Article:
Gaining A New Sense Of “We” In Ecuador

 

Tenth Graders from Democracy Prep Harlem High School traveled to Quito, Ecuador in February. Here, a scholar reflects on how the trip changed her world view.  

The Service Project
On the first morning of our Ecuador trip, my fellow scholars and I woke up early for our first day of service at an elementary school in Quito called Colonia Saint Lucia Alta. Minutes into our time on campus, the tour guide informed us that the school had been robbed recently of its electronic devices. This shocked me to no end because I couldn’t wrap my mind around why people would steal from an elementary school! However, this information motivated me to work hard for the children. Our goal was to help make the school as beautiful as possible to provide the kids with a learning space where they could feel safe, comfortable and proud of their school.

Our tasks in the school varied by groups: some cleaned the garden, lifted rocks, pulled weeds and garbage from the front of the building, painted the gate and walls of the school, and redecorated the areas we cleaned with flowers throughout the four days we did service. On the last day of service we were able to interact with the children for an hour and get to know them better, something that was more amazing than seeing the progress we made in the school. It was one of the most enlightening experiences I’ve ever had.

Getting Out Of My Comfort Zone
We spent our mornings volunteering with the school, but in the afternoon we had the opportunity to explore Ecuador which gave me many chances to push myself outside of my comfort zone, to try new things that I did not think that I could do.One of those things was learning how to ride a two-wheeled bike for the first time. Riding a bike beside my peers empowered me and made me believe that even though I thought I could not do something. If I tried I could make it happen.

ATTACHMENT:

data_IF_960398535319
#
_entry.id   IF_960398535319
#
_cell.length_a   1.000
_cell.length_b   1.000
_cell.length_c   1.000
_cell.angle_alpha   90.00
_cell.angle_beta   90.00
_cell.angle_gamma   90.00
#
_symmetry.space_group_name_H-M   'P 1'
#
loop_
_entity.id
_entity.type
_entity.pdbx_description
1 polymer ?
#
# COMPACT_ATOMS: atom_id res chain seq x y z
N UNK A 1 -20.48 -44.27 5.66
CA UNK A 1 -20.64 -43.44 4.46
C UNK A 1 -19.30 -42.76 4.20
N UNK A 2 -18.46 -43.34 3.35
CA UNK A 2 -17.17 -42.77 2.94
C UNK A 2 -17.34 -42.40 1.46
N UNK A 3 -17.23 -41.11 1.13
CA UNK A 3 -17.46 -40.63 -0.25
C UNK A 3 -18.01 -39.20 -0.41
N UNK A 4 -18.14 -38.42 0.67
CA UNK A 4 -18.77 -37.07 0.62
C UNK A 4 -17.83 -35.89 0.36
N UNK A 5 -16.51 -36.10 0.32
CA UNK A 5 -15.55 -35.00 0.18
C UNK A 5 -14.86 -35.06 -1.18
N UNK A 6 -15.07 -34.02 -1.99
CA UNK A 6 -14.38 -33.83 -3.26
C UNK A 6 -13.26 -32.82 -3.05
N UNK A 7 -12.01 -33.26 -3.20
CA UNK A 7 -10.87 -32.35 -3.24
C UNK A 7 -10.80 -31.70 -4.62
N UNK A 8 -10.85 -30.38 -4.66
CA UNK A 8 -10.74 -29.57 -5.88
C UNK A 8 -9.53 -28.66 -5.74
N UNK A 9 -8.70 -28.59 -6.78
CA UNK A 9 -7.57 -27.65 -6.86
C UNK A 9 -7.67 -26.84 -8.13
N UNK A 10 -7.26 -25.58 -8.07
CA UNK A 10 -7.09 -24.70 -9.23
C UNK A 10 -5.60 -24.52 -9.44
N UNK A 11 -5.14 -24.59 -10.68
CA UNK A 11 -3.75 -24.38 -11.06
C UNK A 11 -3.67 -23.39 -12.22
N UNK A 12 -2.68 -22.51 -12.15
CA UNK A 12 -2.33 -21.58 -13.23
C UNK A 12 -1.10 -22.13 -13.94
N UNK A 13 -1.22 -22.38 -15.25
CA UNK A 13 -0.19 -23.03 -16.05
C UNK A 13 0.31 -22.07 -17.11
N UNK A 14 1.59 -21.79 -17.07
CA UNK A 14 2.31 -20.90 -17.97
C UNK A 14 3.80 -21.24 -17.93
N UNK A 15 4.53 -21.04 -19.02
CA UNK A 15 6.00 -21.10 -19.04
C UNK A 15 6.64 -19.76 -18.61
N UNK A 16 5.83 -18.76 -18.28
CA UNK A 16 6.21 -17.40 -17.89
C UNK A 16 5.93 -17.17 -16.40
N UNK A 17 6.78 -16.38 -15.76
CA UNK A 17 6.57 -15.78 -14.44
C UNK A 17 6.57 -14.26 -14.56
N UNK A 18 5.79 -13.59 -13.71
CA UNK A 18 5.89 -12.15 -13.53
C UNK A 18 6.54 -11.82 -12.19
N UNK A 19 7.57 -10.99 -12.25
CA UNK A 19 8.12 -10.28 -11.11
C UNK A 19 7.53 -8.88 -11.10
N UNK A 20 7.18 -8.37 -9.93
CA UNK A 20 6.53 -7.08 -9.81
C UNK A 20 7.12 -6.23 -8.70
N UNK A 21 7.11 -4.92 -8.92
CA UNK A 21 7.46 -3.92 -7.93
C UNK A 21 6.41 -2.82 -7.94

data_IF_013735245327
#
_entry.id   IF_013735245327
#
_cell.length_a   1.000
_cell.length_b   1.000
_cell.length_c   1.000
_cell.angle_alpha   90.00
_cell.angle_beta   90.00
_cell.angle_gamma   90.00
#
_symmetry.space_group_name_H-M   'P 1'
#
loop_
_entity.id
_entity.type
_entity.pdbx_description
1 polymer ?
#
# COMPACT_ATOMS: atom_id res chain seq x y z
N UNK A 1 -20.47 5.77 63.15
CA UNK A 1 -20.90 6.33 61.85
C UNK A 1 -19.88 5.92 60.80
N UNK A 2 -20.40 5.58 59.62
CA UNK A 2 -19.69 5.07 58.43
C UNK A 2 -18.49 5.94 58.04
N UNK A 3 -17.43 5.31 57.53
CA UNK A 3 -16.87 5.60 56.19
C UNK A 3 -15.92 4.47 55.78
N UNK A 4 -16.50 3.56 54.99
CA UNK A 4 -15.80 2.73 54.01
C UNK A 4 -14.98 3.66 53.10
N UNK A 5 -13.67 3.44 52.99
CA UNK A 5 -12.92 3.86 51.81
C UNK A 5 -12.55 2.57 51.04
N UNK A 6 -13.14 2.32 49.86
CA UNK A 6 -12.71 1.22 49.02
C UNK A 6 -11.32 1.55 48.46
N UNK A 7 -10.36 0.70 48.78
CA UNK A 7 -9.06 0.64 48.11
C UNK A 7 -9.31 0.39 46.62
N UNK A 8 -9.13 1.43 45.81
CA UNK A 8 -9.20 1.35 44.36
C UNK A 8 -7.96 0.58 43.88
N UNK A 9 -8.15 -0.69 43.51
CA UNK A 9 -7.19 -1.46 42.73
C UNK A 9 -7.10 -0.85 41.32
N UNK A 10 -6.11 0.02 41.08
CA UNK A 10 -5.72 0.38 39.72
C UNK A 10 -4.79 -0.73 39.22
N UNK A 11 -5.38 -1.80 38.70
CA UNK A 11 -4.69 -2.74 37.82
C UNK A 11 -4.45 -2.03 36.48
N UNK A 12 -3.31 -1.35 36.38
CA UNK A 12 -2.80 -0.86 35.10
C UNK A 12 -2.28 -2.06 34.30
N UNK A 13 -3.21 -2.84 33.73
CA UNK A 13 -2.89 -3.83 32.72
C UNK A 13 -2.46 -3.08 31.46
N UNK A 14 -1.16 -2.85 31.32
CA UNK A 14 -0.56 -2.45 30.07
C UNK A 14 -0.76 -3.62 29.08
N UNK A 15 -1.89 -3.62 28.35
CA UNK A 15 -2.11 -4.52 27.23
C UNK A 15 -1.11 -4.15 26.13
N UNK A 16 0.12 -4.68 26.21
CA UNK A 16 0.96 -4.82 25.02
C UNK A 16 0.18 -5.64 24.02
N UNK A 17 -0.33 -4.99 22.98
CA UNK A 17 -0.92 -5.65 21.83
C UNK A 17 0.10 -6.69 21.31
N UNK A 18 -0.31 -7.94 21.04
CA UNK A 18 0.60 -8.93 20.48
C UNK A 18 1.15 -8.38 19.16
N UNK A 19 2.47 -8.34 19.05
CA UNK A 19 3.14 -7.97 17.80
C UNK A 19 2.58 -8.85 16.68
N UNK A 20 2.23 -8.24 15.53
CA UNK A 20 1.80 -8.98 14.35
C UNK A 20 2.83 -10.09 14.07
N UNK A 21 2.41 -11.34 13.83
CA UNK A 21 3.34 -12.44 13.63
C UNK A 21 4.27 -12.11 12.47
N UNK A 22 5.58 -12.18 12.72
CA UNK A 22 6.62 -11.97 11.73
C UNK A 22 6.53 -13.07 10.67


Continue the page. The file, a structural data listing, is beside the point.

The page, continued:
On the last day of the trip, we went whitewater rafting, which was by far the most exciting thing I’ve ever done. Although I didn’t know how to swim, I was pushed into the river multiple times by friends and enjoyed every second of it. At the beginning of the trip, I was worried about rafting. I felt that because I didn’t know how to swim, something bad would happen. But after the many times where I had to get out of my comfort zone, the last day seemed almost easy.

We also explored a natural cave, rode a cable car, and climbed up steep steps of the Basilica del Voto Nacional church to the highest point of the 377-foot structure. I felt proud of the fact that we had all made it up the steps together despite the many people who had a fear of heights.

The Experience
My experience will stay with me for the rest of my life. I learned so many things about myself and the world. I learned that I can speak to different types of people, that it was okay to try new things, and that I am appreciative of all of the opportunities we have in the U.S.

For me, this trip did not end in Ecuador. I hope that we are able to continue the service that we started and pave the way for something bigger. This trip for me was a small step in my goal to change the world.

About the Author:
Kadiatou K.is a tenth-grade scholar at Democracy Prep Harlem High School. When she’s not traveling the world, she enjoys performing as a part of DPPS’s Korean Dance Group and exploring her potential as an actress in school plays.

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